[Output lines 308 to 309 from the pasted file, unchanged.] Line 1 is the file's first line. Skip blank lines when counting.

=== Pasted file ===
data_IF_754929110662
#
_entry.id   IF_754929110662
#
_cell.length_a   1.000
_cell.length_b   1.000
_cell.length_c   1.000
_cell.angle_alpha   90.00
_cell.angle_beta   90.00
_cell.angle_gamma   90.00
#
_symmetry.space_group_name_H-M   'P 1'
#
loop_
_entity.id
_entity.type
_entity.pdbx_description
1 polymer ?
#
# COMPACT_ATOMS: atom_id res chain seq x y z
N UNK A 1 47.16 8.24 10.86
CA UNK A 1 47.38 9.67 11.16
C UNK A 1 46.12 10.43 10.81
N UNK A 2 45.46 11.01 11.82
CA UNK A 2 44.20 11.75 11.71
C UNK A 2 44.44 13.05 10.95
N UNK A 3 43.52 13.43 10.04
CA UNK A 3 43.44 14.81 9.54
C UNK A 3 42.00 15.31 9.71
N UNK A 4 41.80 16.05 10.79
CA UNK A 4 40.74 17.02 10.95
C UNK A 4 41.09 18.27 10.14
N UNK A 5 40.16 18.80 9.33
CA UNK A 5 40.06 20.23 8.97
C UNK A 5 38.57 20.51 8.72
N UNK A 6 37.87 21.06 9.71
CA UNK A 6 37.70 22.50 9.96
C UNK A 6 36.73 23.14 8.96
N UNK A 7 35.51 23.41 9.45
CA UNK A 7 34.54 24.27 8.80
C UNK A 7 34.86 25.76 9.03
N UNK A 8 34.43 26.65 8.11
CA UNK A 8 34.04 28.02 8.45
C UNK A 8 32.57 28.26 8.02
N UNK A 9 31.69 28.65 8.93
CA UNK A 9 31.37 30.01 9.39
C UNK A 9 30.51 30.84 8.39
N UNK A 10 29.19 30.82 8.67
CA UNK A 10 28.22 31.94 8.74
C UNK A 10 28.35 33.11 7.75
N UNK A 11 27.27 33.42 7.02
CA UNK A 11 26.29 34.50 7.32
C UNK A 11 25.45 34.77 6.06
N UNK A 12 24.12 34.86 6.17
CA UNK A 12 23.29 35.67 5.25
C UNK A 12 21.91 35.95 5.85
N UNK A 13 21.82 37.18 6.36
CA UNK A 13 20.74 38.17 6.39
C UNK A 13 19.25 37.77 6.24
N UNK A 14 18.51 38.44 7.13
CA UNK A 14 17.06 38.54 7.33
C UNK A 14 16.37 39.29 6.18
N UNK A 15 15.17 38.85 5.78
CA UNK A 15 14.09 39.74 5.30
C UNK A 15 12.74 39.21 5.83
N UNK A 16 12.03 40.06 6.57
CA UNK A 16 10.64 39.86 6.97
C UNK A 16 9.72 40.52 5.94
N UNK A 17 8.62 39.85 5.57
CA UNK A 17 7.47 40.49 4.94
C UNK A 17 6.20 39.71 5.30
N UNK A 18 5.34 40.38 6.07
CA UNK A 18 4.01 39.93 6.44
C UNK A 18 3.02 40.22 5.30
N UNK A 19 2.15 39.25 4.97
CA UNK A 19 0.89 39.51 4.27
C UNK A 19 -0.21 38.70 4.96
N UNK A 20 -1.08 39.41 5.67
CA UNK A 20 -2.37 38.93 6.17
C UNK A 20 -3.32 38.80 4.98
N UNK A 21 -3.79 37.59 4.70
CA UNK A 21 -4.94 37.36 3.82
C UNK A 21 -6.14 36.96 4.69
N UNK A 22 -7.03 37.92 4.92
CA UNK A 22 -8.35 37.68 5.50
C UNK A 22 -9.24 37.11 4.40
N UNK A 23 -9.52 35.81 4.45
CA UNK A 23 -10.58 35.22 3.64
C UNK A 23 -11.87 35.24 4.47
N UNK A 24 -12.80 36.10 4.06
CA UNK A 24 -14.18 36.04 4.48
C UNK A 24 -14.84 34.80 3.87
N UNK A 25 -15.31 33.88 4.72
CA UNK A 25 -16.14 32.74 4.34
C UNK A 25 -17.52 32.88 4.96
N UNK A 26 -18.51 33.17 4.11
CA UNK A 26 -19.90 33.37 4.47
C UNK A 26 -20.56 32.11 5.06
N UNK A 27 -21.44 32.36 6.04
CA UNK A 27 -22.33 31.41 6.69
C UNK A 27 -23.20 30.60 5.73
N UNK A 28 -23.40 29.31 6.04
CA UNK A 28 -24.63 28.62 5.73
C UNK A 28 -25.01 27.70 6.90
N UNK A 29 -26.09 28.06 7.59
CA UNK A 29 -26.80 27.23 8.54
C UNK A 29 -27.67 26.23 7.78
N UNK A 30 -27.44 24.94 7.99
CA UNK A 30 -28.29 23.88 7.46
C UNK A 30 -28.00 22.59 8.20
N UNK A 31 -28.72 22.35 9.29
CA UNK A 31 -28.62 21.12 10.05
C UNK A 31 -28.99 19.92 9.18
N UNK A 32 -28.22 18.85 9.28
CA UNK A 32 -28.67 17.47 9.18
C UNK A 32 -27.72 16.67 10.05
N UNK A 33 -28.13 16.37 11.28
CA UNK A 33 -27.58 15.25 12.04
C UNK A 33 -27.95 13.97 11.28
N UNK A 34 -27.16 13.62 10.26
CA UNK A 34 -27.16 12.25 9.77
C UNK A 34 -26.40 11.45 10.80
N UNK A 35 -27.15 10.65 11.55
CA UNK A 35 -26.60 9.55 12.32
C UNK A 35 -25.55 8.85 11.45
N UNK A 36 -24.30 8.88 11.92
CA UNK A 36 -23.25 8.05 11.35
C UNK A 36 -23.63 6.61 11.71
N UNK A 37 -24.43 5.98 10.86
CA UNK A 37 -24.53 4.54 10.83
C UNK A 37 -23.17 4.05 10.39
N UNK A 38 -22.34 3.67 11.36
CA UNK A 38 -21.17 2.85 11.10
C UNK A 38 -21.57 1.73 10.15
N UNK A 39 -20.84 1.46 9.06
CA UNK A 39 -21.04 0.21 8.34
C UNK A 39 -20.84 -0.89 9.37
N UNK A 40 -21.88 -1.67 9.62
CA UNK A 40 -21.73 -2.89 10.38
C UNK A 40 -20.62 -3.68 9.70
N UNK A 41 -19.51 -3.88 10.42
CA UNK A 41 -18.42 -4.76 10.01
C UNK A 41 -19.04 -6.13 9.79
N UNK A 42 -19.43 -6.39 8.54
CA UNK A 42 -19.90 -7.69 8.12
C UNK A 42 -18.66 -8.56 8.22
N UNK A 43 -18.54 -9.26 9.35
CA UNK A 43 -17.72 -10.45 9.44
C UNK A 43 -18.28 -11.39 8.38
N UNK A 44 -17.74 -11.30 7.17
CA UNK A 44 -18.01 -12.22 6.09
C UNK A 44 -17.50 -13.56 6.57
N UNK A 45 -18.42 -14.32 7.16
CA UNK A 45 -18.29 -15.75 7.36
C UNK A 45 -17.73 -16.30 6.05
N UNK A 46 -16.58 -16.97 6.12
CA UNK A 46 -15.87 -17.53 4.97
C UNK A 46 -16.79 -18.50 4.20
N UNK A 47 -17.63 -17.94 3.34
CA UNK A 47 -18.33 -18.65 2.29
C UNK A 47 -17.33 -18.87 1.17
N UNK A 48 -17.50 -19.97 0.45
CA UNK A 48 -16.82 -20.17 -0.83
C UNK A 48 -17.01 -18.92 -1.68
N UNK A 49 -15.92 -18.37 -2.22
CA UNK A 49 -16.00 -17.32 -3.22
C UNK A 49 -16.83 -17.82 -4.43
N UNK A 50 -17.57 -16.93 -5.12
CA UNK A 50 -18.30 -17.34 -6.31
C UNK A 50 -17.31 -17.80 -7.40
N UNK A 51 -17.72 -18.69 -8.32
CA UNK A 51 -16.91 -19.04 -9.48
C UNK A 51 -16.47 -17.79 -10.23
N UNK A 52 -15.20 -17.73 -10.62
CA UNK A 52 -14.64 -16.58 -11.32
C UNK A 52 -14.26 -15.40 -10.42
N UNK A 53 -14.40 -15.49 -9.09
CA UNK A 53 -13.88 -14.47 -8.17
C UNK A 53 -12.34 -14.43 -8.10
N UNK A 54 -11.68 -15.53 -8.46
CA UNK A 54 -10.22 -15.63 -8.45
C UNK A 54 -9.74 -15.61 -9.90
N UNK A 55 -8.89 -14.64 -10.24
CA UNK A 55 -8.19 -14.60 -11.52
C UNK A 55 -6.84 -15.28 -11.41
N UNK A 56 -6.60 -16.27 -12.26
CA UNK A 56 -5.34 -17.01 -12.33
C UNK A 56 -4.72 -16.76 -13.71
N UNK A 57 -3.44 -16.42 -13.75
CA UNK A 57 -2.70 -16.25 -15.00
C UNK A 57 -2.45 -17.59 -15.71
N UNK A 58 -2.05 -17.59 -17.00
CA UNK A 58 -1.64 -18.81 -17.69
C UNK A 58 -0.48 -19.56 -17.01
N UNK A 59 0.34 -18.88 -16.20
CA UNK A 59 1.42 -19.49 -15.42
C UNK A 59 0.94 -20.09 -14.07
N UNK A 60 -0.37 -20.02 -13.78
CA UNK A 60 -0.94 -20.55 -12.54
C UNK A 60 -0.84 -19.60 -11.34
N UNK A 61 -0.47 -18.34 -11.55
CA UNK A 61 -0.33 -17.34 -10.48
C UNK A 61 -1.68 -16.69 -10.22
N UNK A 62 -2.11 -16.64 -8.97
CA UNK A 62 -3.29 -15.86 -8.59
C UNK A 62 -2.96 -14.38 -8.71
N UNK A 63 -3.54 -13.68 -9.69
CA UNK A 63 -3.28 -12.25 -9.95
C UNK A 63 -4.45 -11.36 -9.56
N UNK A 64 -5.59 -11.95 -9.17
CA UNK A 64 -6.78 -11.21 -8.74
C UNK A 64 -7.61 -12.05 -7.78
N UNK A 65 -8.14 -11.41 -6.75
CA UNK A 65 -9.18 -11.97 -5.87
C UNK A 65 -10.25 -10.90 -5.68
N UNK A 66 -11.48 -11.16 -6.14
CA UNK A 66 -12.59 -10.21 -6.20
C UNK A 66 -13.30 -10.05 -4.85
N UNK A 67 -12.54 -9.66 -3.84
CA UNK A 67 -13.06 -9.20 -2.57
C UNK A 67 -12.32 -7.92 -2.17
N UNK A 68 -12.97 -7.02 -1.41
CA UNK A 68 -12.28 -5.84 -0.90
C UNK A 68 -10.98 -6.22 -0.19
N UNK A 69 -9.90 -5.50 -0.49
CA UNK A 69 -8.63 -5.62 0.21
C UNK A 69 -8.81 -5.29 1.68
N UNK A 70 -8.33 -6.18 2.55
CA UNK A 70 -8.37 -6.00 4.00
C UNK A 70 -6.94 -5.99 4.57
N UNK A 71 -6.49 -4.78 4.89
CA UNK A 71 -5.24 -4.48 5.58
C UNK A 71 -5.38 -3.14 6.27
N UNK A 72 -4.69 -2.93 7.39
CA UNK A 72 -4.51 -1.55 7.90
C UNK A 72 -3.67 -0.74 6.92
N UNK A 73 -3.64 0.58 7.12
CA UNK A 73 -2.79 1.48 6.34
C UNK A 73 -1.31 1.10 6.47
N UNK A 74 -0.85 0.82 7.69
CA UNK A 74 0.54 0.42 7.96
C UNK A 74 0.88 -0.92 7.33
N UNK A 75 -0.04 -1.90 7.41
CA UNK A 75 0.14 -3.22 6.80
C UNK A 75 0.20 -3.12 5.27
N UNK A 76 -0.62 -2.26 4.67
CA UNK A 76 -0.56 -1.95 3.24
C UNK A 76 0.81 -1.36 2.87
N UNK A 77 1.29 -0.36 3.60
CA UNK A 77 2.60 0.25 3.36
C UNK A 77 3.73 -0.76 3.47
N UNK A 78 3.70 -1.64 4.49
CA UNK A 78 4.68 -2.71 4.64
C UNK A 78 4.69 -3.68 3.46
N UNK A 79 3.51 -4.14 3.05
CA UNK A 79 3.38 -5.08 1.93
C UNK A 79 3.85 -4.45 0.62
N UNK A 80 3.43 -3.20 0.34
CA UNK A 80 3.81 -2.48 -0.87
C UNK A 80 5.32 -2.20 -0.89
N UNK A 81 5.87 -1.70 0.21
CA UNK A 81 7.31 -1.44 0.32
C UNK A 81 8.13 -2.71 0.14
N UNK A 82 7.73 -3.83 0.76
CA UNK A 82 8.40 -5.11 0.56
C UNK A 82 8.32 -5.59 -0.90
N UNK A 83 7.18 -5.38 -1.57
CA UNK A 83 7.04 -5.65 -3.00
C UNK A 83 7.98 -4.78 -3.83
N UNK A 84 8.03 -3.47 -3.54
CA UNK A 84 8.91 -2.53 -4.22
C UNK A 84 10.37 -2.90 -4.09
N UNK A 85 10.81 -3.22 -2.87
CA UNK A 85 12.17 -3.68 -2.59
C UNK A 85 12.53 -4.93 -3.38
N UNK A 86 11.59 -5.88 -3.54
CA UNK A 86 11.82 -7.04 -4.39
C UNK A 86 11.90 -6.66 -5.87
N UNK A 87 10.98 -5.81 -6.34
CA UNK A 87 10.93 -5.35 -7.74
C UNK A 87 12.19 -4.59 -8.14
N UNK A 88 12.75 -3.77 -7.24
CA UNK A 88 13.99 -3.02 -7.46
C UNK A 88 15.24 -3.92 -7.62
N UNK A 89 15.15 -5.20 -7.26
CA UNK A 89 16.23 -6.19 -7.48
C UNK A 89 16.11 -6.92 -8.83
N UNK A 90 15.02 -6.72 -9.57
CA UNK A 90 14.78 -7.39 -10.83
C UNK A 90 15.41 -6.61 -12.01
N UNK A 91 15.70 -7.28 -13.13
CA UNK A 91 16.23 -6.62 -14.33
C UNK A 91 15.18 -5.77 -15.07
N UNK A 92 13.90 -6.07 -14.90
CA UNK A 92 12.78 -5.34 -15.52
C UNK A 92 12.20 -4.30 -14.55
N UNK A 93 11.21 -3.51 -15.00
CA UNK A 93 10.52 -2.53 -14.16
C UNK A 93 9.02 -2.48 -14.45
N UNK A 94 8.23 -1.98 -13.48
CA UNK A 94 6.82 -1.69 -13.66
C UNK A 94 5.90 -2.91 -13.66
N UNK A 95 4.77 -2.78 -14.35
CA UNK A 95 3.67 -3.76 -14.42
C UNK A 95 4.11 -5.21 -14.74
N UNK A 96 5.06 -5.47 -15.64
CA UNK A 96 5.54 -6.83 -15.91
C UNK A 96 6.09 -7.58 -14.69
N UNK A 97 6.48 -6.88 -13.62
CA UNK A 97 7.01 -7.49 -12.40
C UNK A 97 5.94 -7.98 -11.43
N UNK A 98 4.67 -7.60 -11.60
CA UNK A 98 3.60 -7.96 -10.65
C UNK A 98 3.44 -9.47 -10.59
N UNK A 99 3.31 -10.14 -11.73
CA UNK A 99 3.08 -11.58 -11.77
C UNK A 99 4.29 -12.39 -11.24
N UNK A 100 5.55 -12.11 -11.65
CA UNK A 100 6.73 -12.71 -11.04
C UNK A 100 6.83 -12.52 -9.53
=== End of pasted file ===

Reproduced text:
C UNK A 96 6.09 -7.58 -14.69
N UNK A 97 6.48 -6.88 -13.62